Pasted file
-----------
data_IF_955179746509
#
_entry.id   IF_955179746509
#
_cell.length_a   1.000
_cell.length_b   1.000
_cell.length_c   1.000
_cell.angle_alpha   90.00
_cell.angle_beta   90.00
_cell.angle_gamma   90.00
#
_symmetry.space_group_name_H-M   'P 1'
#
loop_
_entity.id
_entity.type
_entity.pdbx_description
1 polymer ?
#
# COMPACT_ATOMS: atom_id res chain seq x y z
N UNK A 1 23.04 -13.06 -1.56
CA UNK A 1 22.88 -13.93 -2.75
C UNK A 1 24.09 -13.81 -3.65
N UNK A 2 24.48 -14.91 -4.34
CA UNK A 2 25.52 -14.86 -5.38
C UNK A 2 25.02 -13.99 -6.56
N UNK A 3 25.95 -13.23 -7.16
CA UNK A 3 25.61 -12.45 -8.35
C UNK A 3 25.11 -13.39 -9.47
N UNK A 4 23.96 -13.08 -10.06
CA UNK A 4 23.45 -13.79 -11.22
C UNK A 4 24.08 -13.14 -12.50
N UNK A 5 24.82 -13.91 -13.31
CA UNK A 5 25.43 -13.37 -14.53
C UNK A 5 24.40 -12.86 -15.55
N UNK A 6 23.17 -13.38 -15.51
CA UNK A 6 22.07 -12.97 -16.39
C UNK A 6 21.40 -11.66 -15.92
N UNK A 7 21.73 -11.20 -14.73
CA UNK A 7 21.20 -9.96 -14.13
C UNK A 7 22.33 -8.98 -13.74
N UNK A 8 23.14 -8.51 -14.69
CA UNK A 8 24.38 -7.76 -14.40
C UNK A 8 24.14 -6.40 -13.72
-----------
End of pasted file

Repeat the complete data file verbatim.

data_IF_955179746509
#
_entry.id   IF_955179746509
#
_cell.length_a   1.000
_cell.length_b   1.000
_cell.length_c   1.000
_cell.angle_alpha   90.00
_cell.angle_beta   90.00
_cell.angle_gamma   90.00
#
_symmetry.space_group_name_H-M   'P 1'
#
loop_
_entity.id
_entity.type
_entity.pdbx_description
1 polymer ?
#
# COMPACT_ATOMS: atom_id res chain seq x y z
N UNK A 1 23.04 -13.06 -1.56
CA UNK A 1 22.88 -13.93 -2.75
C UNK A 1 24.09 -13.81 -3.65
N UNK A 2 24.48 -14.91 -4.34
CA UNK A 2 25.52 -14.86 -5.38
C UNK A 2 25.02 -13.99 -6.56
N UNK A 3 25.95 -13.23 -7.16
CA UNK A 3 25.61 -12.45 -8.35
C UNK A 3 25.11 -13.39 -9.47
N UNK A 4 23.96 -13.08 -10.06
CA UNK A 4 23.45 -13.79 -11.22
C UNK A 4 24.08 -13.14 -12.50
N UNK A 5 24.82 -13.91 -13.31
CA UNK A 5 25.43 -13.37 -14.53
C UNK A 5 24.40 -12.86 -15.55
N UNK A 6 23.17 -13.38 -15.51
CA UNK A 6 22.07 -12.97 -16.39
C UNK A 6 21.40 -11.66 -15.92
N UNK A 7 21.73 -11.20 -14.73
CA UNK A 7 21.20 -9.96 -14.13
C UNK A 7 22.33 -8.98 -13.74
N UNK A 8 23.14 -8.51 -14.69
CA UNK A 8 24.38 -7.76 -14.40
C UNK A 8 24.14 -6.40 -13.72